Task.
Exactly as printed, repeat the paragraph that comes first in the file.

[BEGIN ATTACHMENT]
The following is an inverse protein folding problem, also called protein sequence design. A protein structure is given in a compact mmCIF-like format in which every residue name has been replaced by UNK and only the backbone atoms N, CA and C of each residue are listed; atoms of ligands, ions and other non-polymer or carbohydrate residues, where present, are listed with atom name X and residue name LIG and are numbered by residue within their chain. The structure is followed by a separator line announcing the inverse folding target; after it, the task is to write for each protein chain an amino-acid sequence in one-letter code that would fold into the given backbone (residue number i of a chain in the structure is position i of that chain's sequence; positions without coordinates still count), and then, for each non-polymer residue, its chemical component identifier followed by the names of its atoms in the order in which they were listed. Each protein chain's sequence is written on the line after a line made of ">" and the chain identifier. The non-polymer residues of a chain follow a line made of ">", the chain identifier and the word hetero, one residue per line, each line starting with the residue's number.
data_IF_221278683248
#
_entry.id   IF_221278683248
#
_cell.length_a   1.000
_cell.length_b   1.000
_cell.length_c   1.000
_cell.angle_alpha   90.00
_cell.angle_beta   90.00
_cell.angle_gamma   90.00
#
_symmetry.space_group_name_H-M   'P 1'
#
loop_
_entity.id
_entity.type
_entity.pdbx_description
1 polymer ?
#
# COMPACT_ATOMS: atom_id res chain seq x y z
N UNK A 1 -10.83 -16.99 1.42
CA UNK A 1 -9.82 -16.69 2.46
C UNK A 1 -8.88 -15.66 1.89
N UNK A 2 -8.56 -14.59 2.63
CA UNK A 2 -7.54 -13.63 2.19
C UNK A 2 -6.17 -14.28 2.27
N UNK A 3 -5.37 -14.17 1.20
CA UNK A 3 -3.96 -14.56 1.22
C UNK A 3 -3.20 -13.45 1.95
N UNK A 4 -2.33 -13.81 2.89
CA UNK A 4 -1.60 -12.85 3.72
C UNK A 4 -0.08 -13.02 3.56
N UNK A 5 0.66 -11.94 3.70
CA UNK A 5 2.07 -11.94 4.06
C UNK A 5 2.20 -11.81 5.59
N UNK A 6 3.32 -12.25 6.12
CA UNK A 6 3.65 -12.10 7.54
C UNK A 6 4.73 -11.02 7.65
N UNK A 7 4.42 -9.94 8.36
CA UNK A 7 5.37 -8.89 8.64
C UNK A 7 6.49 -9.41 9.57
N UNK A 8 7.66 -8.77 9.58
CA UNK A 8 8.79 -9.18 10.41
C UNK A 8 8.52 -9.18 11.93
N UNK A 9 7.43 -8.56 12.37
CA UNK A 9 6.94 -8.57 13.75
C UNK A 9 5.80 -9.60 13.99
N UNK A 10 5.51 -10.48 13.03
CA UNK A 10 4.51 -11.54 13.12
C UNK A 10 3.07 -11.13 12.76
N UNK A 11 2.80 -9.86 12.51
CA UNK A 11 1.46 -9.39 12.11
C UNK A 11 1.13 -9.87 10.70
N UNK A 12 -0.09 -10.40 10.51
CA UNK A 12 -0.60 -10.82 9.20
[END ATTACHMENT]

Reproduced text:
The following is an inverse protein folding problem, also called protein sequence design. A protein structure is given in a compact mmCIF-like format in which every residue name has been replaced by UNK and only the backbone atoms N, CA and C of each residue are listed; atoms of ligands, ions and other non-polymer or carbohydrate residues, where present, are listed with atom name X and residue name LIG and are numbered by residue within their chain. The structure is followed by a separator line announcing the inverse folding target; after it, the task is to write for each protein chain an amino-acid sequence in one-letter code that would fold into the given backbone (residue number i of a chain in the structure is position i of that chain's sequence; positions without coordinates still count), and then, for each non-polymer residue, its chemical component identifier followed by the names of its atoms in the order in which they were listed. Each protein chain's sequence is written on the line after a line made of ">" and the chain identifier. The non-polymer residues of a chain follow a line made of ">", the chain identifier and the word hetero, one residue per line, each line starting with the residue's number.